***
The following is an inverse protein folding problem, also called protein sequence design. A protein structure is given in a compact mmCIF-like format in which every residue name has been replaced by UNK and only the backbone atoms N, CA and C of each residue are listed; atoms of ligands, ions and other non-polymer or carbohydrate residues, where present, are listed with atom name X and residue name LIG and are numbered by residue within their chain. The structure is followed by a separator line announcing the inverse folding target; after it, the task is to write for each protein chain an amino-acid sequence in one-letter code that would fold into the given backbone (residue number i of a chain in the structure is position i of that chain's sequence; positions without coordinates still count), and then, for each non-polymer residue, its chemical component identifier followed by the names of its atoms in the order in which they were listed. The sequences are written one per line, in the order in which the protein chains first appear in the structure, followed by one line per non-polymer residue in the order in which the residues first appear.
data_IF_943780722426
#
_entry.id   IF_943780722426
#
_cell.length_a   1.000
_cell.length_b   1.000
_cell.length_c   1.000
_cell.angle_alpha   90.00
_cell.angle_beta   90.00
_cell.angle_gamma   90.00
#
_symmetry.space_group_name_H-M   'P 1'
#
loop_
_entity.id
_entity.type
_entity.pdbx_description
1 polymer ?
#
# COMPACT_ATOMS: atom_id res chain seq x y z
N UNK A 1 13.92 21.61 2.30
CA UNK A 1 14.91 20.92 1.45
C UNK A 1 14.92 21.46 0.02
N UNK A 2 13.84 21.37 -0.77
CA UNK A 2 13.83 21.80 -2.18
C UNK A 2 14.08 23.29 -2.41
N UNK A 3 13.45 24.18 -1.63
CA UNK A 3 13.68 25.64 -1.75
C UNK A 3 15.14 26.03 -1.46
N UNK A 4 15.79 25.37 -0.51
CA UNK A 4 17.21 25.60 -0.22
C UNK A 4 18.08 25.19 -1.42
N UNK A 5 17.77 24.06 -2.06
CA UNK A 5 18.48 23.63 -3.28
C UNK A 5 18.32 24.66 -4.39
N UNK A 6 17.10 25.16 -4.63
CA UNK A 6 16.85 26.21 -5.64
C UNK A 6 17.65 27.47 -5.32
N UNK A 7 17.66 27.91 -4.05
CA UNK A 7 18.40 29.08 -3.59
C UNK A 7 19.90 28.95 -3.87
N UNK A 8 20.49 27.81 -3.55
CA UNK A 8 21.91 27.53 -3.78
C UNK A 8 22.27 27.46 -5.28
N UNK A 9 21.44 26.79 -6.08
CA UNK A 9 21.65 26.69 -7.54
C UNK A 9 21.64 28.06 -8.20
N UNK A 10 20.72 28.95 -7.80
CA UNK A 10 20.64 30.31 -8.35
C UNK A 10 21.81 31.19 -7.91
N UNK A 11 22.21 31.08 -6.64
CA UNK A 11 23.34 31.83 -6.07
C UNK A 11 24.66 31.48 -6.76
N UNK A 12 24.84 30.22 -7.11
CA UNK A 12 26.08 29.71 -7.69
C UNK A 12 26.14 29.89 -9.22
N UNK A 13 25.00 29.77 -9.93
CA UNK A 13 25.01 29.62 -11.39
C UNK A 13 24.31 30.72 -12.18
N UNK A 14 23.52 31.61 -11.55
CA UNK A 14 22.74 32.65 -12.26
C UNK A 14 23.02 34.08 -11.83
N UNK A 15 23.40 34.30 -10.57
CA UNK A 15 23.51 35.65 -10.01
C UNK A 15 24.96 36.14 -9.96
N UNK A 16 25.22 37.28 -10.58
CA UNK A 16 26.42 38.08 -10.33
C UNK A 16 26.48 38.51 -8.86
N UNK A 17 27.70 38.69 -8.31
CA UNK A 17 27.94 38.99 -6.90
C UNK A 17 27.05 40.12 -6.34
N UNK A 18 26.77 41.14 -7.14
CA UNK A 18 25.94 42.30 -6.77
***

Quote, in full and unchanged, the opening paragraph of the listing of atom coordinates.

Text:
The following is an inverse protein folding problem, also called protein sequence design. A protein structure is given in a compact mmCIF-like format in which every residue name has been replaced by UNK and only the backbone atoms N, CA and C of each residue are listed; atoms of ligands, ions and other non-polymer or carbohydrate residues, where present, are listed with atom name X and residue name LIG and are numbered by residue within their chain. The structure is followed by a separator line announcing the inverse folding target; after it, the task is to write for each protein chain an amino-acid sequence in one-letter code that would fold into the given backbone (residue number i of a chain in the structure is position i of that chain's sequence; positions without coordinates still count), and then, for each non-polymer residue, its chemical component identifier followed by the names of its atoms in the order in which they were listed. The sequences are written one per line, in the order in which the protein chains first appear in the structure, followed by one line per non-polymer residue in the order in which the residues first appear.